"Surgeons are trained as apprentices. Some conditions are rarely encountered and surgeons will only be trained in the specific skills associated with a given situation if they come across it. At the end of their residency, it is hoped that they will have faced sufficiently many cases to be competent. This can be dangerous to the patients.
If we were able to reproduce faithfully, in a virtual environment, the audio, visual and haptic experience of a surgeon as they prod, pull and incise tissue, then, surgeons would not have to train on cadavers, phantoms, or on the patients themselves.
Only a few researchers in the Computational Mechanics community have attacked the mechanical problems related to surgical simulation, so that mechanical faithfulness is not on par with audiovisual. This lack of fidelity in the reproduction of surgical acts such as cutting may explain why most surgeons who tested existing simulators report that the ""sensation"" fed back to them remains unrealistic. To date, the proposers are not aware of Computational Mechanics solutions addressing, at the same time, geometrical faithfulness, material realism, evolving cuts and quality control of the solution.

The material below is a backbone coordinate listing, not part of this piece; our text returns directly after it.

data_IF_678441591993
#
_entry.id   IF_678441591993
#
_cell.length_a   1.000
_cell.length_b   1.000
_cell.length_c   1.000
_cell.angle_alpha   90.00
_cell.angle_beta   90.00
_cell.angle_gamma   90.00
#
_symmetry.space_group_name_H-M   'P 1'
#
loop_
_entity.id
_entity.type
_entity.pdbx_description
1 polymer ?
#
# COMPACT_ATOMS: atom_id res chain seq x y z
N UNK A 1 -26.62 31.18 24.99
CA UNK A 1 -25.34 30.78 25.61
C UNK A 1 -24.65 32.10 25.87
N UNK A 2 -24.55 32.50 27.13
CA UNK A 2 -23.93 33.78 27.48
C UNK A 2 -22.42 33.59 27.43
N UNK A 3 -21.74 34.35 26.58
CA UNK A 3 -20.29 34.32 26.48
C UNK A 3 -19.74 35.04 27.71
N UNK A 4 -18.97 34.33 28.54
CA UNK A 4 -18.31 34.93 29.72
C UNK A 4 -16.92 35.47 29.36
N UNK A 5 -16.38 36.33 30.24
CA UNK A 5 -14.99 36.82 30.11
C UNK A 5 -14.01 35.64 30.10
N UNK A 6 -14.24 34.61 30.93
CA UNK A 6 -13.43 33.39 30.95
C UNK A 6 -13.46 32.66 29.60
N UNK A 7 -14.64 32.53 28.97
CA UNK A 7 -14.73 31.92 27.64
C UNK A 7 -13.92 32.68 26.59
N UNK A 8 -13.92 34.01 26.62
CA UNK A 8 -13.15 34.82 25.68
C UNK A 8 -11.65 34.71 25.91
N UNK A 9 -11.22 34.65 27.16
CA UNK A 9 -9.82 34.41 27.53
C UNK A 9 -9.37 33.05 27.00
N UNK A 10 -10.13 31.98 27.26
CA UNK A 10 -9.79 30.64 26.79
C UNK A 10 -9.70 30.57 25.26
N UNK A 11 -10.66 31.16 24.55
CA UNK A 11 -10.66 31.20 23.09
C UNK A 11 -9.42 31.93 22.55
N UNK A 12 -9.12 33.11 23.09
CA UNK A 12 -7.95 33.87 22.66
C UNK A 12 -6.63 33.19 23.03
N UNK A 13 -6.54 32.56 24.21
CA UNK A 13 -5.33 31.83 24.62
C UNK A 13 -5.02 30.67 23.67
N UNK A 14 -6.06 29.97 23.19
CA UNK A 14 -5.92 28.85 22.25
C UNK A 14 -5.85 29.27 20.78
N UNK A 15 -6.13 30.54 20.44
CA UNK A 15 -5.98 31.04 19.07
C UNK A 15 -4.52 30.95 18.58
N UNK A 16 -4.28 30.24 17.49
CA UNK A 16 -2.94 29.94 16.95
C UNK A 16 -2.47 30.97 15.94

The measurable objectives for this research are as follows:
O1:Significantly alleviate the mesh generation and regeneration burden to represent organs’ geometries, underlying tissue microstructure and cuts with sufficient accuracy but minimal user intervention
O2:Move away from simplistic coarse-scale material models by deducing tissue rupture at the organ level from constitutive (e.g. damage) and contact models designed at the meso and micro scales
O3:Ensure real-time results through model order reduction coupled with the multi-scale fracture tools of O2
O4:Control solution accuracy and validate against a range of biomechanics problems including real-life brain surgery interventions with the available at our collaborators’"
Field of science
- /medical and health sciences/clinical medicine/surgery
Call for proposal
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